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Signs and Symptoms of Chest Diseases |

Westermark Sign in a Patient With Pulmonary Embolism

Maricarmen Roche Rodriguez*, BS; Michael Apostolis, MD; Ragheb Assaly, MD
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The University of Toledo College of Medicine, Toledo, OH


Chest. 2012;142(4_MeetingAbstracts):1016A. doi:10.1378/chest.1390370
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Abstract

SESSION TYPE: Miscellaneous Student/Resident Case Report Posters

PRESENTED ON: Tuesday, October 23, 2012 at 01:30 PM - 02:30 PM

INTRODUCTION: This is a case of a patient presenting with shortness of breath and radiologic evidence of a Westermark sign on chest x-ray.

CASE PRESENTATION: A 69 year old Caucasian female presents to the emergency department with shortness of breath and substernal pressure. Past medical history is significant for a pulmonary embolism 30 years ago treated with Coumadin for 12 months. Patient had a recent visit to the emergency department two weeks prior for syncope and was discharged home with a diagnosis of vasovagal syncope. On physical exam, the patient had an accentuated P2 with no murmurs and diminished breath sounds at the right lung base. Chest X-ray showed oligemia in the upper and middle zone of the right lung, described as Westermark sign. (Figure 1) The decreased vasculature was evident in spite of compressive atelectasis, which is expected to show increased vasculature. CT angiogram of the chest showed large pulmonary emboli mostly in the right vasculature, involving the right upper and lower lobe pulmonary artery, their distal interlobular segmental branches, and the segmental branches of the left upper, lower and lingular pulmonary artery. (Figure 2) Echocardiography showed a dilated right ventricle (RV) with decreased systolic function. An increased RV pressure has caused bulging of the interventricular septum, suggestive of right ventricular overload forming the “D” sign, consistent with acute PE. (Figure 2)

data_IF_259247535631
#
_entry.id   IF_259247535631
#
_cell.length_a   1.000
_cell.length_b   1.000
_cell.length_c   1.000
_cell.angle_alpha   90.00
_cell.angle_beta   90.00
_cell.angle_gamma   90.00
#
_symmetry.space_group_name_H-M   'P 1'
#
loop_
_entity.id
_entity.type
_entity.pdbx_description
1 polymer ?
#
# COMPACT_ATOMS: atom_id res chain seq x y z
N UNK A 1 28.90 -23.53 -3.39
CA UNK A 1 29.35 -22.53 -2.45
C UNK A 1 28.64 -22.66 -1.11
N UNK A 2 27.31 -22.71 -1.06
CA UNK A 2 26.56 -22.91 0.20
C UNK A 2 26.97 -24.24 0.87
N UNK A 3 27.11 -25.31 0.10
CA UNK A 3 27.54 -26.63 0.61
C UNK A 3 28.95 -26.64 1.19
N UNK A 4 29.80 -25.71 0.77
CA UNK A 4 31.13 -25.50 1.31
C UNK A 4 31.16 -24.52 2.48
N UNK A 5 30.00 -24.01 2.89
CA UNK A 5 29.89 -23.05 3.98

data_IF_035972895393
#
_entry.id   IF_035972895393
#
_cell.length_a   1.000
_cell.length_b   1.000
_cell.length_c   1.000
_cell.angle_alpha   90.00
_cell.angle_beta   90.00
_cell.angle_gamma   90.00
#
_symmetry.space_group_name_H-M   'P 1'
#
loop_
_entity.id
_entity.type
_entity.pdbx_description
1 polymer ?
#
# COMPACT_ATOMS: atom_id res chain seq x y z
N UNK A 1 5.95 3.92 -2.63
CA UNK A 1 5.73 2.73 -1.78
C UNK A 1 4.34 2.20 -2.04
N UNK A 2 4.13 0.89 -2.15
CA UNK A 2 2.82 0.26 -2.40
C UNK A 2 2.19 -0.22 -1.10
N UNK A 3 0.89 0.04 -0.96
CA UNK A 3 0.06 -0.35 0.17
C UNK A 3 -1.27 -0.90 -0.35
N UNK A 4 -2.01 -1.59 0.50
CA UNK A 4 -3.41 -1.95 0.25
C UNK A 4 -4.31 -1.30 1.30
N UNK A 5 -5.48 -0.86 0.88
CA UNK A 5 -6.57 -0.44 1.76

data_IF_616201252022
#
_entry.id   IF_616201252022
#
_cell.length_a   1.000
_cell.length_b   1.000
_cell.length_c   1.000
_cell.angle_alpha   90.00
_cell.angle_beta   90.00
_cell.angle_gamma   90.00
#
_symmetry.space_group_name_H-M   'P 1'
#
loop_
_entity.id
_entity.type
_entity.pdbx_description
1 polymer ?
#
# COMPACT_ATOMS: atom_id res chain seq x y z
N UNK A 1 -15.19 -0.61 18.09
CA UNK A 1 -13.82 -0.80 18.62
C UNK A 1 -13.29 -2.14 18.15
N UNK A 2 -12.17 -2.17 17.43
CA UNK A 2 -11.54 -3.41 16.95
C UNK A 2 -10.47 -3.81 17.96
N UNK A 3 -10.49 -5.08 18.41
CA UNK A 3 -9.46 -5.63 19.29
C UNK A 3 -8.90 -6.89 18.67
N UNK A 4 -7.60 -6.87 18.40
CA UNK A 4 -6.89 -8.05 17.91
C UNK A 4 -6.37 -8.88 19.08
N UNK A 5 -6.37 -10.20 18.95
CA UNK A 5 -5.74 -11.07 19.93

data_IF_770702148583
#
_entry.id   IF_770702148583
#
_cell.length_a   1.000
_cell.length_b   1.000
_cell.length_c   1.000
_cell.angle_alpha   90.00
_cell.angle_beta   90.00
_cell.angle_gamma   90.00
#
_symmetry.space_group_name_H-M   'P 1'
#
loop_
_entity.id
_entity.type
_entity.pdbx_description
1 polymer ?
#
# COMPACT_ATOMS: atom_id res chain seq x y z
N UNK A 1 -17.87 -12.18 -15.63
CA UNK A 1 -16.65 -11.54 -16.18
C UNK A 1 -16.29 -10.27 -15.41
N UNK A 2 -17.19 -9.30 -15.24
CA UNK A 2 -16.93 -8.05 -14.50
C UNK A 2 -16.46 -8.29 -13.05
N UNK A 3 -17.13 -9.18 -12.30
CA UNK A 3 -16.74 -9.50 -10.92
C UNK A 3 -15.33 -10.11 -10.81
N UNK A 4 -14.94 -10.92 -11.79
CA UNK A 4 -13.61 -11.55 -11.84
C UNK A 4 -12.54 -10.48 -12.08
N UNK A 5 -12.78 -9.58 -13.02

DISCUSSION: Plain film evidence of Westermark sign is not often seen. In this case, the Westermark sign is evident in the right upper lung zones. This is confirmed by CT angiography of the chest, which shows large clot burden obstructing the right pulmonary artery. Another interesting chest radiographic finding is an elevated right hemidiaphragm. Typically, prominence of the vessels secondary to the compression of the lung parenchyma would be seen. However, the extent of the oligemia blunts the prominence of the vasculature.

CONCLUSIONS: In conclusion, this case illustrates evidence of pulmonary embolism in the form of Westermark sign, vascular filling defect, and increased right ventricular pressure through chest x-ray, CT angiography and echocardiogram, respectively.

1) Subramanian Krishnan, A., & Barrett, T. (2012). Westermark sign in pulmonary embolism. The New England Journal of Medicine, 366(11).

2) Piazza D, Goldhaber SZ. (2006). Acute pulmonary embolism: epidemiology and diagnosis. Circulation, 114: e28-e32.

DISCLOSURE: The following authors have nothing to disclose: Maricarmen Roche Rodriguez, Michael Apostolis, Ragheb Assaly

No Product/Research Disclosure Information

The University of Toledo College of Medicine, Toledo, OH

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